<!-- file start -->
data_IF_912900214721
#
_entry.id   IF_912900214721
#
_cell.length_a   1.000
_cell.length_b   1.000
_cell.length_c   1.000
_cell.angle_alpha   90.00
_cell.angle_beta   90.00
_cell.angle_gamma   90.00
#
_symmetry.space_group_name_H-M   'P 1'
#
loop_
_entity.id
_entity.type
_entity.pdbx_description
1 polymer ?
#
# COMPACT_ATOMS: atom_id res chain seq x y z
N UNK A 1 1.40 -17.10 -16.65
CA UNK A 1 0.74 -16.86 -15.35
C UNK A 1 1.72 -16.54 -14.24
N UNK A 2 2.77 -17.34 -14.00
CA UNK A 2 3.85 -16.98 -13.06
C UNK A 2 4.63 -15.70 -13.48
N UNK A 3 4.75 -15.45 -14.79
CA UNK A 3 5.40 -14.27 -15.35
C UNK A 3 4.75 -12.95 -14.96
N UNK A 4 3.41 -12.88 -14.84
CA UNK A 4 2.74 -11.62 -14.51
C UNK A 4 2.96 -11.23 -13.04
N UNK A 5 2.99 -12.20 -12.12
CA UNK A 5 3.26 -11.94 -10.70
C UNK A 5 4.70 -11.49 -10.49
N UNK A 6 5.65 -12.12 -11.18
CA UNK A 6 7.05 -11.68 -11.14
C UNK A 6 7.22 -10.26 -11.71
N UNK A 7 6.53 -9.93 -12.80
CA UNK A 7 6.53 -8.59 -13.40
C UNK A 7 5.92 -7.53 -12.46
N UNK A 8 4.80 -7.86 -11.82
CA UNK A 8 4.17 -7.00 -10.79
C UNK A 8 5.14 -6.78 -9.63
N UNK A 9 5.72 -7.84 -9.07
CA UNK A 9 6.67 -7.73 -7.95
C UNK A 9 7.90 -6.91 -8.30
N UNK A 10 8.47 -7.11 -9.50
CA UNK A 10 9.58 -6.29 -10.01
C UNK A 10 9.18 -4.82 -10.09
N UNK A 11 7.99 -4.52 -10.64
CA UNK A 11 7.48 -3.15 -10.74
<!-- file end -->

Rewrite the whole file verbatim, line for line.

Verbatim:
data_IF_912900214721
#
_entry.id   IF_912900214721
#
_cell.length_a   1.000
_cell.length_b   1.000
_cell.length_c   1.000
_cell.angle_alpha   90.00
_cell.angle_beta   90.00
_cell.angle_gamma   90.00
#
_symmetry.space_group_name_H-M   'P 1'
#
loop_
_entity.id
_entity.type
_entity.pdbx_description
1 polymer ?
#
# COMPACT_ATOMS: atom_id res chain seq x y z
N UNK A 1 1.40 -17.10 -16.65
CA UNK A 1 0.74 -16.86 -15.35
C UNK A 1 1.72 -16.54 -14.24
N UNK A 2 2.77 -17.34 -14.00
CA UNK A 2 3.85 -16.98 -13.06
C UNK A 2 4.63 -15.70 -13.48
N UNK A 3 4.75 -15.45 -14.79
CA UNK A 3 5.40 -14.27 -15.35
C UNK A 3 4.75 -12.95 -14.96
N UNK A 4 3.41 -12.88 -14.84
CA UNK A 4 2.74 -11.62 -14.51
C UNK A 4 2.96 -11.23 -13.04
N UNK A 5 2.99 -12.20 -12.12
CA UNK A 5 3.26 -11.94 -10.70
C UNK A 5 4.70 -11.49 -10.49
N UNK A 6 5.65 -12.12 -11.18
CA UNK A 6 7.05 -11.68 -11.14
C UNK A 6 7.22 -10.26 -11.71
N UNK A 7 6.53 -9.93 -12.80
CA UNK A 7 6.53 -8.59 -13.40
C UNK A 7 5.92 -7.53 -12.46
N UNK A 8 4.80 -7.86 -11.82
CA UNK A 8 4.17 -7.00 -10.79
C UNK A 8 5.14 -6.78 -9.63
N UNK A 9 5.72 -7.84 -9.07
CA UNK A 9 6.67 -7.73 -7.95
C UNK A 9 7.90 -6.91 -8.30
N UNK A 10 8.47 -7.11 -9.50
CA UNK A 10 9.58 -6.29 -10.01
C UNK A 10 9.18 -4.82 -10.09
N UNK A 11 7.99 -4.52 -10.64
CA UNK A 11 7.48 -3.15 -10.74